Shelby attends Senior Tar Heel Legislature
RALEIGH ó Jerry Shelby represented Rowan County at the N.C. Senior Tar Heel Legislature meeting March 18-19 in Raleigh.
The Senior Legislature, established by the N.C. General Assembly in 1993, encourages citizen involvement and advocacy concerning aging issues, provides information and education to senior adults and the general public regarding issues before the General Assembly, and makes recommendations to the assembly on legislative needs of senior North Carolinians.
Shelby is the delegate from Rowan County. He serves on the Resolutions and the Legislation Issues Committees. The Resolution Committee is responsible for developing the process of identifying benefits, expenditures and financial returns, setting the priority, and the presentation of the Resolutions to the N.C. General Assembly for consideration into law.
Of special interest to the delegates were issues related to the 10 percent reduction in Medicare payments to doctors effective July 1, funding senior centers, priorities of the General Assembly for the short session, expiration of Project CARE, prescription medication review by local pharmacists, and senior friendly communities.
Speakers at the meeting included:
n Lt. Governor Beverly Perdue and Speaker of the House Joe Hackney congratulated the N.C. Senior Tar Heel Legislature for their 15-year anniversary and reviewed some of the legislation the organization was responsible for getting through the legislature over the years.
Perdue emphasized the importance of expanding the Home Exemption Act to give property tax relief for people on fixed incomes when property tax reevaluation increases more than the cost of living and people are forced out of their homes.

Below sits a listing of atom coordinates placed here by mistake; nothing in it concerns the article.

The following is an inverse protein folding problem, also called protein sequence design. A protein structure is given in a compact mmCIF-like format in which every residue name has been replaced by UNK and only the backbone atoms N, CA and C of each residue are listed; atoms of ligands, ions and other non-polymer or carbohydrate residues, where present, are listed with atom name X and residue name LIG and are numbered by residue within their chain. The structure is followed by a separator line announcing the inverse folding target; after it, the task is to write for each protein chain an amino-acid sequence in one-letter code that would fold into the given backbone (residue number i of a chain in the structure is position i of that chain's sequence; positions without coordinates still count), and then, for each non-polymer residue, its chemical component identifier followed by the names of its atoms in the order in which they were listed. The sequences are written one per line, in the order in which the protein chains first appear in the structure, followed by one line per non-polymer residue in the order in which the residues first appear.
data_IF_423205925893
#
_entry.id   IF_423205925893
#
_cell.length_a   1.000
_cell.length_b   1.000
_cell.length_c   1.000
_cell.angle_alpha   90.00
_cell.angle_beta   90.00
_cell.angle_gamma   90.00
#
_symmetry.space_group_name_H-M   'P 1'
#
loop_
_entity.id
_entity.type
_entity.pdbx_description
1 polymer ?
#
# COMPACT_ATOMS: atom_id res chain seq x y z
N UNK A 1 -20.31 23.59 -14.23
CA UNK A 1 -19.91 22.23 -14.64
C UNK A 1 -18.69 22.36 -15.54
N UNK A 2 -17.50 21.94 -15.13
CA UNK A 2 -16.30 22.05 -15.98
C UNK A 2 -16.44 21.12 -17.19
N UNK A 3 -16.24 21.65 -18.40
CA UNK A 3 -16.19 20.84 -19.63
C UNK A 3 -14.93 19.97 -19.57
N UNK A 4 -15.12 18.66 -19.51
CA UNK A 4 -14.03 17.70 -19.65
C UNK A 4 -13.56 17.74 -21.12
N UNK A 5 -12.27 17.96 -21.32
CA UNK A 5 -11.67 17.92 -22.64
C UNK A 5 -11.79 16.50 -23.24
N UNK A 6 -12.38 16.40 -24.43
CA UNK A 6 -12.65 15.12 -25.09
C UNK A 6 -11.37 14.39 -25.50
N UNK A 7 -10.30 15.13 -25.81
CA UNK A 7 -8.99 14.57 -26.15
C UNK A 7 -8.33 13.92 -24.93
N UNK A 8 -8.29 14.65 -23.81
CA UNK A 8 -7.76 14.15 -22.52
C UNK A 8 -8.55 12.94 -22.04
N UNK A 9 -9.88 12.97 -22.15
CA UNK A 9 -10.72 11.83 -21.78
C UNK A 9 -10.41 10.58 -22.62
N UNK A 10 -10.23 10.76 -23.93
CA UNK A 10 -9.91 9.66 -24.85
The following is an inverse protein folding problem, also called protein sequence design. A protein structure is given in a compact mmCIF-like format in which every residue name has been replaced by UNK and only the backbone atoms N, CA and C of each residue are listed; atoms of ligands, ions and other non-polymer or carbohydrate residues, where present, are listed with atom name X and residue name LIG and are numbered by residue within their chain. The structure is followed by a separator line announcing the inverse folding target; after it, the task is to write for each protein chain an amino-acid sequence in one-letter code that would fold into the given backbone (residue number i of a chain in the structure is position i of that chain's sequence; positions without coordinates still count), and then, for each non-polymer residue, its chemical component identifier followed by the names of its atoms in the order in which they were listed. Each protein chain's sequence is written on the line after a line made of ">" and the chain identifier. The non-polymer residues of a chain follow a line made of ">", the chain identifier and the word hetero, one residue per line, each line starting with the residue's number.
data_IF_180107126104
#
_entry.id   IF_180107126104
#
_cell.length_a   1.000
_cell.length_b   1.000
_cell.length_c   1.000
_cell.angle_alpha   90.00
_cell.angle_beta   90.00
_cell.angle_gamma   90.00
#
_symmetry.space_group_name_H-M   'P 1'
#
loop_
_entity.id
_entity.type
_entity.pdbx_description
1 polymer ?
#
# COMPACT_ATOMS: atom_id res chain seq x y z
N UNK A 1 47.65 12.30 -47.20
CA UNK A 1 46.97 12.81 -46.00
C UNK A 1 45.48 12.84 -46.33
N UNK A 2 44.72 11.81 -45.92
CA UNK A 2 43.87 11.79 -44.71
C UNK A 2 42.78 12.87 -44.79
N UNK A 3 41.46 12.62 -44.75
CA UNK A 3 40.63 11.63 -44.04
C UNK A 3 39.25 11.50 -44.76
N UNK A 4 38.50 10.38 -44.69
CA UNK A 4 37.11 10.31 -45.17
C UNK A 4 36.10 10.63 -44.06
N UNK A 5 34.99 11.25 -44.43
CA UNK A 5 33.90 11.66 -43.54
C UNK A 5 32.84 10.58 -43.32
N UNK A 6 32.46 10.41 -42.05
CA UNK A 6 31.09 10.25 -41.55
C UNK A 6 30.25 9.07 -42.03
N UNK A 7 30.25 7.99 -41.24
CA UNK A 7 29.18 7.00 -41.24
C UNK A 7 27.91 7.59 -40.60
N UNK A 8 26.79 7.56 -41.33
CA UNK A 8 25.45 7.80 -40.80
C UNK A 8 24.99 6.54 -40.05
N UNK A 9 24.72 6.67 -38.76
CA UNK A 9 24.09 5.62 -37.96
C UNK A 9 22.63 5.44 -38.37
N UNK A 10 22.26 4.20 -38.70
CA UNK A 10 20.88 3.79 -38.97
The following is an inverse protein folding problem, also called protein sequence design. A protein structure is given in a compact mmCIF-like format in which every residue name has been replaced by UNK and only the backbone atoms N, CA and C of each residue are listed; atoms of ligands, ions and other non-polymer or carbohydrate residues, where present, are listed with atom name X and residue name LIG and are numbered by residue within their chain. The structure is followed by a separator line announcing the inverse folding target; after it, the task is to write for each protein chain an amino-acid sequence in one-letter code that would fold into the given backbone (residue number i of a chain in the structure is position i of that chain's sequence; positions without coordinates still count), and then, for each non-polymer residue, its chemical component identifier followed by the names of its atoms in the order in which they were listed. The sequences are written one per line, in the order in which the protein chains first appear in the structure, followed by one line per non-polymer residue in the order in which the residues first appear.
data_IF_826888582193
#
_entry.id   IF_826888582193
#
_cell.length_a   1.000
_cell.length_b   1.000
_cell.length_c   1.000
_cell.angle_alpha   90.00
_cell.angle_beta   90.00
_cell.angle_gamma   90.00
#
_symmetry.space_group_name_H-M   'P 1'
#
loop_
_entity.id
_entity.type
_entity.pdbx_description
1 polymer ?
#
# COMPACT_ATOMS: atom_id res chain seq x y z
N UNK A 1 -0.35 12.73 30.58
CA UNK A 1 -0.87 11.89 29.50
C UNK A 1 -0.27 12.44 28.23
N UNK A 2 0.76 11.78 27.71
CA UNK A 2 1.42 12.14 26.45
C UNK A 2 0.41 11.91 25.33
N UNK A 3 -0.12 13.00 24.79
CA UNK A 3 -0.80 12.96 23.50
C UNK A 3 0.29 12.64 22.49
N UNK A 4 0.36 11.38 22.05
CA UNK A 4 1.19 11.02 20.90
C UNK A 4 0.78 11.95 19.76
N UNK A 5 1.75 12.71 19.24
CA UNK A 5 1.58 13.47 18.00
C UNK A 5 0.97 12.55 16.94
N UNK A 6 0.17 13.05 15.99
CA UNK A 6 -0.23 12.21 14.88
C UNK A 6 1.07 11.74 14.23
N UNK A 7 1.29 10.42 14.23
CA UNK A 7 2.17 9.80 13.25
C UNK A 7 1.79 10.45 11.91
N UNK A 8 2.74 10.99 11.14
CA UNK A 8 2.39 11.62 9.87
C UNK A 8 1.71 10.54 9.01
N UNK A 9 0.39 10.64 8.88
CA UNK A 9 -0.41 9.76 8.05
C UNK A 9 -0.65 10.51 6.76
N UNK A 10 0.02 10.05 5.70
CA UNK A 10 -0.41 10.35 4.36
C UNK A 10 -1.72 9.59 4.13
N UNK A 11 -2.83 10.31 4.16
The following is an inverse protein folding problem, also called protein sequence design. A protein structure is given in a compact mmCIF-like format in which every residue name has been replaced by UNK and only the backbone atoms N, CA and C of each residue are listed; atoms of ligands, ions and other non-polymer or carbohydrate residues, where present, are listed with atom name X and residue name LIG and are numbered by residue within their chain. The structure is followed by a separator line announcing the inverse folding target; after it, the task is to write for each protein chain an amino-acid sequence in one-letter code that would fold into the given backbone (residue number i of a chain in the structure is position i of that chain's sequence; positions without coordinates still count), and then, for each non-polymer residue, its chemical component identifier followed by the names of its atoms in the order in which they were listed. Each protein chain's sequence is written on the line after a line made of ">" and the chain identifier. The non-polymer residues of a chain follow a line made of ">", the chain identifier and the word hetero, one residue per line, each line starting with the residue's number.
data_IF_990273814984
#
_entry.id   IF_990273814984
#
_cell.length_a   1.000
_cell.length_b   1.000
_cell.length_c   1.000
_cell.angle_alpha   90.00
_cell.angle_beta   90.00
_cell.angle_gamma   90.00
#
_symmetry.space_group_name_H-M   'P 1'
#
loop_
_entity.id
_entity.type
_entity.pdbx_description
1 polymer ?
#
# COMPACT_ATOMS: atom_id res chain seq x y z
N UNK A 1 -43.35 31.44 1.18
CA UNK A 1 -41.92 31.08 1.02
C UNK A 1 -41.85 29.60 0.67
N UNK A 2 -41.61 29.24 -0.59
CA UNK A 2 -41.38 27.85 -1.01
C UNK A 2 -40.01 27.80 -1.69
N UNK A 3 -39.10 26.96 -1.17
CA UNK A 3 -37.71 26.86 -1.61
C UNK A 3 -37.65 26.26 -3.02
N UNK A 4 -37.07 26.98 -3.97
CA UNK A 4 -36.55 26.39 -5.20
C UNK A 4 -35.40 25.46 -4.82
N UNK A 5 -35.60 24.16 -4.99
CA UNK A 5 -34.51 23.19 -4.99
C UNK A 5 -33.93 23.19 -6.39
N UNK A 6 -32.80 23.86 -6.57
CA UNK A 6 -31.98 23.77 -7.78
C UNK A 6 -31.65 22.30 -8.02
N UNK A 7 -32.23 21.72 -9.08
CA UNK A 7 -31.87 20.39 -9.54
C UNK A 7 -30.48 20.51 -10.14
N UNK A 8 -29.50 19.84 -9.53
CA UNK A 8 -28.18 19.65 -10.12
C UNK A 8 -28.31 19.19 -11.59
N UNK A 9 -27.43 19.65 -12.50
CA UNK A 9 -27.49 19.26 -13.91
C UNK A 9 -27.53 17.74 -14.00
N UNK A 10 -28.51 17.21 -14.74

n Dennis Street, director for N.C. Division of Aging and Adult Services, presented the funding for project CARE will expire at the end of June forcing many caregivers with no relief unless citizens can convince the legislature to renew it.
The Home and Community Block Grant that helps keep seniors in their homes including the Meals on Wheels and alternative transportation has a waiting list of more than 11,500 elders that need special assistance. The goal of the state is “no senior left behind”.
The state wants to train volunteers to assist senior citizens about how not to get victimized. The state is developing a seamless service system to help seniors and the disabled population called Aging and Disabled Resource Connection (ADRC) so a person only has to make one visit or phone call to get all the information they need to handle the problem or situation they have.
The N.C. Roadmap for Healthy Aging will focus on evidence-based health promotion through exercise, proper eating, and nutrition.
Delegates discussed asking citizens to call, send letters or get petitions signed in their communities to send to Senators Dole and Burr to pass legislation that will override the 10 percent reduction in Medicare payments to doctors that takes effect July 1 that may cause doctors to not accept Medicare patients. Current seniors and the baby boomers starting to get Medicare may not be able to get a doctor.
Delegates were given information to share with other seniors on what to do to get the IRS income tax relief payment.
At the end of the session the delegates visited the legislature to advocate the issues of interest to their community, county and the state.